4. Porn also reinforces traditional stereotypes when it comes to race and sexuality

  • Gay male porn often reinforces the same ideas as straight porn, with a slightly more feminine male performer constantly being “dominated” by an aggressive masculine performer.
  • Porn that involves two women having sex is mostly made for a male heterosexual audience.
  • Porn consistently reinforces stereotypes about people of colour being “evil”, “dangerous” or “stupid”.This guy - with that name - is basically responsible for shaping your kids’ ideas about sex. Let that sink in for a minute.

5. Porn is having a profoundly detrimental effect on the early sexual encounters of young people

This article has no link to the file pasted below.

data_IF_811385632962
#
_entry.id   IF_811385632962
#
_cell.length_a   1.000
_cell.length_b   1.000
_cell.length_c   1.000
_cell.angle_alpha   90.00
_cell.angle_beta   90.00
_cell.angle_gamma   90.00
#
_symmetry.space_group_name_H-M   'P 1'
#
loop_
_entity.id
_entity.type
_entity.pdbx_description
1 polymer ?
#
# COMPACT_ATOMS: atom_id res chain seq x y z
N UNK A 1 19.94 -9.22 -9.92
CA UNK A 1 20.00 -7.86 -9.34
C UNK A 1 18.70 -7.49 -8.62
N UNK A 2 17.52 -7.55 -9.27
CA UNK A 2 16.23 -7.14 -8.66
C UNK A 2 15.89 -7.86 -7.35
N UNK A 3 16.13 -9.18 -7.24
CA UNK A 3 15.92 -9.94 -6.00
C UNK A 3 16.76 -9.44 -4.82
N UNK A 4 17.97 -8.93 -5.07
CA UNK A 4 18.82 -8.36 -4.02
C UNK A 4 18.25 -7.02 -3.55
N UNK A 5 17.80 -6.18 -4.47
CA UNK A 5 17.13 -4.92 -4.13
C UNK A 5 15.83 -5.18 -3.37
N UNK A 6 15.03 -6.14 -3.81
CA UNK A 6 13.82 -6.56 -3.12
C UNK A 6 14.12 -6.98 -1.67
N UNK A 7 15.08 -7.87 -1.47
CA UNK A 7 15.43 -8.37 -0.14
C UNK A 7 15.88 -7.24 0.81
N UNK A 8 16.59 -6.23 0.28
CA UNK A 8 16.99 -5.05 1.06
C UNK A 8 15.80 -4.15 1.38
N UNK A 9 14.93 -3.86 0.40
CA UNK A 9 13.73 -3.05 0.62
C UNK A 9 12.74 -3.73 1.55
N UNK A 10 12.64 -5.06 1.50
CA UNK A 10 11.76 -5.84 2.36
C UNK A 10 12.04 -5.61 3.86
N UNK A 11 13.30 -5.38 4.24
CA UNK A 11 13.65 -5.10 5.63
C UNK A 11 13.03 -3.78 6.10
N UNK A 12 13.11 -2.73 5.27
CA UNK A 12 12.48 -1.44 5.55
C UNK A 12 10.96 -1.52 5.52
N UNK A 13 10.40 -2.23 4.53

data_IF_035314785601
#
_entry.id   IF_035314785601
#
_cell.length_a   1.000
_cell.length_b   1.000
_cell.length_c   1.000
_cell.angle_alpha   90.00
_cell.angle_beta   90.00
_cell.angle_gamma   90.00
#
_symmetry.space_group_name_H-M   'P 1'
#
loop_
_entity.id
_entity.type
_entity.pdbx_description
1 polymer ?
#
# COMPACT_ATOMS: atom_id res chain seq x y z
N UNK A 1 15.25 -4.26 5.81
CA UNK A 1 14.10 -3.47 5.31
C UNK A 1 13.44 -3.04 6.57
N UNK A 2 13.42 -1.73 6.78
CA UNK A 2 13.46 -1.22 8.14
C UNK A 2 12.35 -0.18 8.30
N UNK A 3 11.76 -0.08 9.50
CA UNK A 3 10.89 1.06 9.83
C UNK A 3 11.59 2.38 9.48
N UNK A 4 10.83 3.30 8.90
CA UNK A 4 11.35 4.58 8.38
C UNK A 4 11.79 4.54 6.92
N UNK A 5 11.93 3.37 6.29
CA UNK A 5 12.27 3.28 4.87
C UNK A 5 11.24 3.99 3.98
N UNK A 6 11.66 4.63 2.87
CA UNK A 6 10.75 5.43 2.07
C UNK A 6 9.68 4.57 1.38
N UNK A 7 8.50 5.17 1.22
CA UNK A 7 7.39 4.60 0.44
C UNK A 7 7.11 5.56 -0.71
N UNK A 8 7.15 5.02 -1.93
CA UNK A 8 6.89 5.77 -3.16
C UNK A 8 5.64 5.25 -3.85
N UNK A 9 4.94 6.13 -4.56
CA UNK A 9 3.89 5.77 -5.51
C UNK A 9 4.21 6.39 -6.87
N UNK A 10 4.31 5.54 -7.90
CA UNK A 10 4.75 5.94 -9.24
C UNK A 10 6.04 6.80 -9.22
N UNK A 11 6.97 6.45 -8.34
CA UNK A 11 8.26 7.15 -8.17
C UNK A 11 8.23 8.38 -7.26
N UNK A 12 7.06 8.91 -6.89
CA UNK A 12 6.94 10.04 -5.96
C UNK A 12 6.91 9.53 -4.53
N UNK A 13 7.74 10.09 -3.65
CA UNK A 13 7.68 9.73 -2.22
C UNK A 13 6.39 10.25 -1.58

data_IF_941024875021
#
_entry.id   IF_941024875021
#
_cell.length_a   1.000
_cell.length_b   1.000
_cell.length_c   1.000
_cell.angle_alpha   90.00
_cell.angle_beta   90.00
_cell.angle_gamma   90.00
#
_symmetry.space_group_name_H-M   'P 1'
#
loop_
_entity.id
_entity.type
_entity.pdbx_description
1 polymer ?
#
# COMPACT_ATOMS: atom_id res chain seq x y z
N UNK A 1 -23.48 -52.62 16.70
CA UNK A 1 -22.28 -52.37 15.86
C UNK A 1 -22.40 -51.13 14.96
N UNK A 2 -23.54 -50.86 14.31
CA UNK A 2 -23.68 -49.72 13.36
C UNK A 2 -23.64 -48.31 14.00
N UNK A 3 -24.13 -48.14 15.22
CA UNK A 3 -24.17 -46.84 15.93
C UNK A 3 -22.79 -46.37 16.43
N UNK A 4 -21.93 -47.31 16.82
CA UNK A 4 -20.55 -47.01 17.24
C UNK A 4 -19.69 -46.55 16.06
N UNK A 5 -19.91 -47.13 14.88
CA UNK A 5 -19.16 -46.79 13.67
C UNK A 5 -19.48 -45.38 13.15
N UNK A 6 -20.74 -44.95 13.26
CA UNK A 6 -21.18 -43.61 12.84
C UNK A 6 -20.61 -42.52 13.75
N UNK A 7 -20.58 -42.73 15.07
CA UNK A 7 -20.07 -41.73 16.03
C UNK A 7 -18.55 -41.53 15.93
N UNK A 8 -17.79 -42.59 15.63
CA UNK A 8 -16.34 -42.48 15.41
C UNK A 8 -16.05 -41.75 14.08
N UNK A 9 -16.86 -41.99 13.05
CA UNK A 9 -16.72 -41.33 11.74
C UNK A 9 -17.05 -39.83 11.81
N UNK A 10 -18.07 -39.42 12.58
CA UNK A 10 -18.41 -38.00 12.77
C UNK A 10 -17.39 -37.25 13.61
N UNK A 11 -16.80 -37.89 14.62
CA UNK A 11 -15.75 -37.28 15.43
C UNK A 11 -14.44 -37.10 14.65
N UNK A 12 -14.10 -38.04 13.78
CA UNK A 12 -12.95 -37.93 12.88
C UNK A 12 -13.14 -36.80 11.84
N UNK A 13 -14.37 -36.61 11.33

“Some men (I spoke to) expressed genuine surprise that their partner hadn’t enjoyed or hadn’t wanted to do what they’d seen in porn," Crabbe says. "That’s obviously not a great experience for the boys, but it’s also potentially a traumatic experience for the girls.”

Increasingly, girls are expected to engage in rough, signature sex from porn – leading to disrespect, low self-esteem and gender inequality.

6. Kids come to porn in a variety of ways

“It might be that someone has sent them a link, it might be that it’s come up accidentally or it might be that they are hooked on watching it, but can’t talk about it – so we need to set aside our own fears and approach our young people with care," says Crabbe. If you’re wondering how children can accidentally ‘find’ porn, it’s easier than you think: one child googled ‘Australian bush’ for a school project, and let’s just say he saw more than gum trees and wattle.

7. We’re never going to stop kids watching porn, so learning about it needs to be normalised